February 2, 2015 / 11:22 PM / 3 years ago

AT&T to sell data centres worth $2 billion - sources

An AT&T Logo is pictured on the side of a building in Pasadena, California, January 26, 2015. REUTERS/Mario Anzuoni

NEW YORK/SAN FRANCISCO (Reuters) - AT&T Inc is selling some data centres worth about $2 billion (1.33 billion pounds) as it continues its streak of asset sales, people familiar with the matter said on Monday.

AT&T, the No. 2 U.S wireless provider, has been exploring options to pay down its debt and raise funds for investments in recent months. The company declined to comment.

The three sources requested anonymity because the matter is not public.

AT&T and its rival Verizon have been selling non-core assets in recent months. Verizon is close to announcing divestitures of wireless towers and wireline markets worth $10 billion, the Wall Street Journal reported on Monday.

AT&T hired a financial adviser to assist in the sale.

Following spectrum investments and pending acquisitions, AT&T’s debt ratio may rise in the near term, the company said last week after spending close to half of the total bids in the record-setting $44.9 billion spectrum sale that concluded last week.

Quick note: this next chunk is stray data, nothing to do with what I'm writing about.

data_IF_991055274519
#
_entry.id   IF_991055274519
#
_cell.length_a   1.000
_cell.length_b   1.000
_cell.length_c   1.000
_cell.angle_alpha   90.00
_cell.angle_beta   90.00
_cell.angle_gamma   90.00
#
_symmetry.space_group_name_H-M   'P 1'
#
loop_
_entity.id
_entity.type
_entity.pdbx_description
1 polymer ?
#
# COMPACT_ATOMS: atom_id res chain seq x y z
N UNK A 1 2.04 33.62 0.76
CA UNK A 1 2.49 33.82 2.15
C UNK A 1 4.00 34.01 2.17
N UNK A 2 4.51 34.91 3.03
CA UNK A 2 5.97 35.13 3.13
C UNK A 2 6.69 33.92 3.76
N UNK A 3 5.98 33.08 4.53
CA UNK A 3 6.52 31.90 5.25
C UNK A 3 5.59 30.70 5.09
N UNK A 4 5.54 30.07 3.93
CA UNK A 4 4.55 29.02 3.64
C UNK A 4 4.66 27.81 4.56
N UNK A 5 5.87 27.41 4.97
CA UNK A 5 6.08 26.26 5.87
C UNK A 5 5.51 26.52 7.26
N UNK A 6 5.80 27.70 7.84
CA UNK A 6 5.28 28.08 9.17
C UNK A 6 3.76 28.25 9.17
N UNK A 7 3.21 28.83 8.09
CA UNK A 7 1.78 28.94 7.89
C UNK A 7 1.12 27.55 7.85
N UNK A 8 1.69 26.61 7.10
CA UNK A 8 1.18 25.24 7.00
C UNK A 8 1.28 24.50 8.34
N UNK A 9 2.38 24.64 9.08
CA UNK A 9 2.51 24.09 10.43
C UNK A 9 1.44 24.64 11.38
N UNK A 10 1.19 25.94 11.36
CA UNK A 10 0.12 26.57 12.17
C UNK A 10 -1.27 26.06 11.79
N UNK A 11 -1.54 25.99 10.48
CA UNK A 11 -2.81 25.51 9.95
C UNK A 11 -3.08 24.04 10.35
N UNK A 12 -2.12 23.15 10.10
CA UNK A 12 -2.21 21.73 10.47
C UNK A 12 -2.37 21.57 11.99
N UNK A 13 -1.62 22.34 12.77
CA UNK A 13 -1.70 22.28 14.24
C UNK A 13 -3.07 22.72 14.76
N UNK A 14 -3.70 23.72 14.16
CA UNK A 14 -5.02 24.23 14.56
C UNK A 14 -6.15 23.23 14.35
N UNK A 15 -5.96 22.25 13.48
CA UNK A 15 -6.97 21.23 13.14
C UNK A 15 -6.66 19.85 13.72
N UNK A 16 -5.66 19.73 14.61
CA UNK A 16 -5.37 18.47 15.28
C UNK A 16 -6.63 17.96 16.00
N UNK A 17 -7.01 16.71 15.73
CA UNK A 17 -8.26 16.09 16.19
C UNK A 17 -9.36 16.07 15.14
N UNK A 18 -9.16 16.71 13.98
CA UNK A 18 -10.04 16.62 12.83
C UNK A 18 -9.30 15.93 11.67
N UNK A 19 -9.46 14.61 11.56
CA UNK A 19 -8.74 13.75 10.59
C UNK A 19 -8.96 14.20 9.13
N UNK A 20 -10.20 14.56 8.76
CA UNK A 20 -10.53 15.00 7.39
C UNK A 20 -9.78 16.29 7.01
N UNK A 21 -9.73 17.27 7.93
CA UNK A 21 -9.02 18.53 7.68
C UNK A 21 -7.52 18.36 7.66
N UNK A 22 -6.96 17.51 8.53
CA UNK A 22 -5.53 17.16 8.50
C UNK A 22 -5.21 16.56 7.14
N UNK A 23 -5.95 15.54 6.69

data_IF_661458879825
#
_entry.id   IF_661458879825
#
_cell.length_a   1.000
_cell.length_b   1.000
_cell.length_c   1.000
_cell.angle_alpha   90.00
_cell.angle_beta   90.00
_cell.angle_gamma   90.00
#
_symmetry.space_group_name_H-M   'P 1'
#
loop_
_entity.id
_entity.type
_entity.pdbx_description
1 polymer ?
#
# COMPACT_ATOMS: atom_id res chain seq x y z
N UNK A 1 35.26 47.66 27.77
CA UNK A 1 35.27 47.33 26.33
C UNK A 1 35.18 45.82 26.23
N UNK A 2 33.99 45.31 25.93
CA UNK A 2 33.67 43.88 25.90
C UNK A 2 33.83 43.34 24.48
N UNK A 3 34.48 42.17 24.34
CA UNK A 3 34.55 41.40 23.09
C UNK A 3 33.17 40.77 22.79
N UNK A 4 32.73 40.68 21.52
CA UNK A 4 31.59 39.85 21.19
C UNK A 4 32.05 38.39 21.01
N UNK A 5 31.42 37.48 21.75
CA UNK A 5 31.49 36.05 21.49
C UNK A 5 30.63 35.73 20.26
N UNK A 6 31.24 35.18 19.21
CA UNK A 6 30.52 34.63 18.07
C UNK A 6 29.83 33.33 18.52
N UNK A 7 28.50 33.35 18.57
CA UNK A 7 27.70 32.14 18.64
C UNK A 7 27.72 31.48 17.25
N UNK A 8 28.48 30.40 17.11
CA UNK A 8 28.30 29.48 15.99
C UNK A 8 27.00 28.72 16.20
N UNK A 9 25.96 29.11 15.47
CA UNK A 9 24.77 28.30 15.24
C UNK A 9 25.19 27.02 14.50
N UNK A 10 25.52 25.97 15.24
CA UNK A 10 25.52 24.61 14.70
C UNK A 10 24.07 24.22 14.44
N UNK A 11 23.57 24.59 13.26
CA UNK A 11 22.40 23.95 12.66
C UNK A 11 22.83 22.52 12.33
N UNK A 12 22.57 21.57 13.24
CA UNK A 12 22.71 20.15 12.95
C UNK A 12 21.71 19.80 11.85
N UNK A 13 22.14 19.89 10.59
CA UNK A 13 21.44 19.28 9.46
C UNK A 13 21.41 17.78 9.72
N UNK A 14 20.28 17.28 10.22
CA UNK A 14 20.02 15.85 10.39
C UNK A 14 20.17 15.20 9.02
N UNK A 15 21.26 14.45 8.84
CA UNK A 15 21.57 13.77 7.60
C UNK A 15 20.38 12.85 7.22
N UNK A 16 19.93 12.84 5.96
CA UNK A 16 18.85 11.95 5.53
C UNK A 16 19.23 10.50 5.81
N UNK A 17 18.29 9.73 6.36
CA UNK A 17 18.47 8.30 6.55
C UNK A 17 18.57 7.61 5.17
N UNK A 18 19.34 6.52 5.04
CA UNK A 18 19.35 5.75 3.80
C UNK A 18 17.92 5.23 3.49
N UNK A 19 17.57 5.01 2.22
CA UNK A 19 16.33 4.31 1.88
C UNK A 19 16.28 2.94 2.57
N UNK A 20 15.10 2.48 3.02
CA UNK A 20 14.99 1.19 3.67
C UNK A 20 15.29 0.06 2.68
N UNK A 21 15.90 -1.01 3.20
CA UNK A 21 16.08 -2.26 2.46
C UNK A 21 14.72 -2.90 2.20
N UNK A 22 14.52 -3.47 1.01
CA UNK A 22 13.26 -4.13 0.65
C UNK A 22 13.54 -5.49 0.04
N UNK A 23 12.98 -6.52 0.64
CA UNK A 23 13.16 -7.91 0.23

AT&T emerged the top bidder in the AWS-3 spectrum auction by bagging 251 licenses worth $18.2 billion.

The company has also been investing to expand its footprint in Mexico to grow its business, as the U.S. wireless market reaches saturation. It said last month it would buy bankrupt NII Holdings Inc’s wireless business in Mexico for $1.875 billion.

AT&T also sold its wireline operations in Connecticut to regional telephone operator Frontier Communications for $2 billion in late 2013 to raise cash for network upgrades.

In 2013, AT&T completed a $4.85 billion sale of some of its towers to tower operator Crown Castle [CRCST.UL] and preserved its right to lease and operate them for about 28 years.

The Wall Street Journal first reported AT&T’s plans to sell its data centres on Monday.

Reporting by Liana B. Baker in New York and Malathi Nayak in San Francisco; Editing by Richard Chang

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